Many research groups are interested in cell modeling, and models have begun to gain acceptance and proliferate. But are these models accurate and capable of making useful predictions of cell function? The last several years have seen significant improvements in computational methods for performing phenotypic predictions from metabolic network models. The speed with which such models can be assembled has also advanced. Similarly, experimental methods for high-throughput phenotypic characterization of cells have advanced during this time, and in particular, the use of Phenotype MicroArrays in challenging and improving models has become more widespread. A three-day conference will bring together researchers in these and related areas to define current gaps and explore potential synergies between these computational and experimental approaches. For more information, attend the upcoming Conference on Predicting Cell Metabolism and Phenotypes.
Biolog customers have developed software systems and computational methods for the storage, display, and statistical analysis of Biolog Phenotype MicroArray data. This newsletter provides a brief description of storage/display software, published methods for analyzing PM data, and examples of biological discovery.
EcoCyc: Fusing Model Organism Databases With Systems Biology
Peter Karp and colleagues present an updated model organism database integrating genome sequence, experimental literature, and Phenotype MicroArrays. Using new tools, the impact of EcoCyc knowledge is demonstrated.
Visualization and Curve-Parameter Estimation Strategies for Detailed Exploration of Phenotype MicroArray Kinetics
The DSMZ authors were motivated to extract as much information as possible from the high throughput phenotyping provided by Biolog Phenotype MicroArrays. They hypothesized that multiple kinetic parameter estimation is necessary to capture the diversity of the biological response recorded over time. Therefore they adapted R functions and existing statistical methods for modeling kinetic curves into a package that is customized to work within the biological context of Biolog PM kinetic redox dye reduction curves.
Statistical Methods for Comparative Phenomics using High-Throughput Phenotype MicroArrays
New statistical methods are proposed for the analysis of PM data. Distance is quantified between mean and median curves followed by a permutation test. A second approach involved a permutation test on mean area under the curve. These methods were applied to both synthetic and real data.
High-throughput Generation, Optimization, and Analysis of Genome-scale Metabolic Models
Genome-scale metabolic models were created and validated against Biolog data where available. Biolog data facilitated genome annotation by showing positive unpredicted reactions that were due to poorly annotated transporters. Biolog validation significantly improved metabolic models in all cases.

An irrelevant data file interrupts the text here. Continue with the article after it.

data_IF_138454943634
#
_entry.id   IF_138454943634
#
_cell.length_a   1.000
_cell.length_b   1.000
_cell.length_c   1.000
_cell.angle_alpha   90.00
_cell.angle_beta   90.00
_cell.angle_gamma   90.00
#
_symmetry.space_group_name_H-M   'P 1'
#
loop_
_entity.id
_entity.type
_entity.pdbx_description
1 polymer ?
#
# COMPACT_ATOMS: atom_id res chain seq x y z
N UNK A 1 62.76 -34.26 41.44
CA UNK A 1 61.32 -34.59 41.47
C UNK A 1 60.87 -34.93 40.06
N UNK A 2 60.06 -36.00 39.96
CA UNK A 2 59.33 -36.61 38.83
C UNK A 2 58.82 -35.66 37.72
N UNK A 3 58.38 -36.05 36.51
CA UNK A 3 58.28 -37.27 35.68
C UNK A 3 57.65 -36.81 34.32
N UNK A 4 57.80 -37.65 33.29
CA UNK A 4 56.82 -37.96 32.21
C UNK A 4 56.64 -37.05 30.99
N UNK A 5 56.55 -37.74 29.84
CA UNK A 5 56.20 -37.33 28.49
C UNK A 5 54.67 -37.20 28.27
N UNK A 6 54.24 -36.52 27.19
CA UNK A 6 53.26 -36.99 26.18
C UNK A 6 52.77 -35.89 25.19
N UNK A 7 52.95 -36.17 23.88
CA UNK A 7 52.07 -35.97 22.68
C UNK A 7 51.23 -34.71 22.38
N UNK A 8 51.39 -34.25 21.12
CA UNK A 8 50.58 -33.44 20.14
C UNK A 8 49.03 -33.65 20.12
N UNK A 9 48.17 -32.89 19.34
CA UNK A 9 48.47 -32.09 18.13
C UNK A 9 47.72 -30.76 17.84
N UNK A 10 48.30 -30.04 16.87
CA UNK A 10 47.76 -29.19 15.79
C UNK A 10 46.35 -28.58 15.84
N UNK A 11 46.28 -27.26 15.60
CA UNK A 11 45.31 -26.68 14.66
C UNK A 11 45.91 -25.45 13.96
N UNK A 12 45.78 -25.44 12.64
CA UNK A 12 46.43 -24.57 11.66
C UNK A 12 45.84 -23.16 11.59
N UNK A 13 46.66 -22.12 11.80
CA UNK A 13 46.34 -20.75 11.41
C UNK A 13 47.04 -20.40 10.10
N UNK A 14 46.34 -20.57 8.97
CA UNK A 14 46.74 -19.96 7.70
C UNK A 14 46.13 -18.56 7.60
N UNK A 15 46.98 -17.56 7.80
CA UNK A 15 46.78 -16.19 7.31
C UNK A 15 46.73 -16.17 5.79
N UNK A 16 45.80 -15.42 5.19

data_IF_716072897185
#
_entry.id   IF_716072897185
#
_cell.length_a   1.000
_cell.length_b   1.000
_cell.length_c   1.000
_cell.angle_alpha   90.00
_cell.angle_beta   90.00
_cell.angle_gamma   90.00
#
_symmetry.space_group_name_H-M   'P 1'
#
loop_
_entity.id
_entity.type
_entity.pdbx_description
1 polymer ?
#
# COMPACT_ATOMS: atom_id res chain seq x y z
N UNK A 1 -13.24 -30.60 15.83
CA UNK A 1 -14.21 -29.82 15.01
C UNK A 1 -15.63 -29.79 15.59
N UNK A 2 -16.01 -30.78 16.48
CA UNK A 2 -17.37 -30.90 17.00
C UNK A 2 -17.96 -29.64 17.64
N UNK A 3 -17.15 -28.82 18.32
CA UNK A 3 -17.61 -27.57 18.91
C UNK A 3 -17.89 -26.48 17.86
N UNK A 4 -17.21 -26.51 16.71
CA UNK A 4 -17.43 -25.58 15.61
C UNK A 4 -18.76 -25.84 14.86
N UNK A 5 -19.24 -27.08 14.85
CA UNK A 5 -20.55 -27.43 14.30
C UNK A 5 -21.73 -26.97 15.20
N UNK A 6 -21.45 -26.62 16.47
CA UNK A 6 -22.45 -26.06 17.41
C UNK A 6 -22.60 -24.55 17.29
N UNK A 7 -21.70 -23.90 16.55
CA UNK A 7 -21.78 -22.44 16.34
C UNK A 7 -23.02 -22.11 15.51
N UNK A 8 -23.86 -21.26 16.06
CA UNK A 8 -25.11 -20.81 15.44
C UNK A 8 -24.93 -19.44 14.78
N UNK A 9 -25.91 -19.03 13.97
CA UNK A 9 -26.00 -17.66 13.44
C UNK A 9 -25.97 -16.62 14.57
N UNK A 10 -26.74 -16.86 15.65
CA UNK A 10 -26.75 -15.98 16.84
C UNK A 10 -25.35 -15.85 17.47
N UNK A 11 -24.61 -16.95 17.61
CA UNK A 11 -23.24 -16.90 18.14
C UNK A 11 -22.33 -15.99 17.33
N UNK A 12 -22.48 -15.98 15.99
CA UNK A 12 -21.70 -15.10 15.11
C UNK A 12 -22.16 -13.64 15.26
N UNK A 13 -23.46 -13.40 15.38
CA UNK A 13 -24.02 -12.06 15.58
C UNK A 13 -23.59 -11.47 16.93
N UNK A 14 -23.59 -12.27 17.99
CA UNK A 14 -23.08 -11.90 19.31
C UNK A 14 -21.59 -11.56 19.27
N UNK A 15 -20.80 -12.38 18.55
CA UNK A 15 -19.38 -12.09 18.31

PheMaDB: A Web-based Database Management System for Storage, Retrieval, Visualization, and Analysis of OmniLog Phenotypic MicroArray Data
PheMaDB is a web-based relational database management system that is standardized for OmniLog phenotypic microarrays (PM) data. It is used to store, visualize, and analyze large collections of time-series PM data for bio-pathogens. PheMaDB includes seven analytical modules: outlier analysis, negative control analysis, phenotype barplot, correlation matrix, phenotype profile search, k-means clustering, and heatmap analysis. The system was developed by the US Naval Medical Research Center and the MITRE Corporation.
Visualization of Growth Curve Data from Phenotype MicroArray Experiments
LBNL developed software to produce and display color images representing growth curve data. Using pseuodocolor, the authors have turned the kinetic OmniLog response into a linear graphic called a PMColorMap. This software was used to compare replicates and identify phenotypic differences.
Phenotype MicroArray Technology
Biolog’s Phentoype MicroArray technology enables researchers to evaluate nearly 2000 phenotypes of a microbial cell in a single experiment. This integrated system of cellular assays, instrumentation and bioinformatics software provides cellular knowledge that complements molecular information, helping you interpret and find the relevant aspects in massive amounts of gene expression or proteomics data. Through comprehensive and precise quantitation of phenotypes, researchers are able to obtain an unbiased perspective of the effect on cells of genetic differences, environmental change, exposure to chemicals or drugs, and more.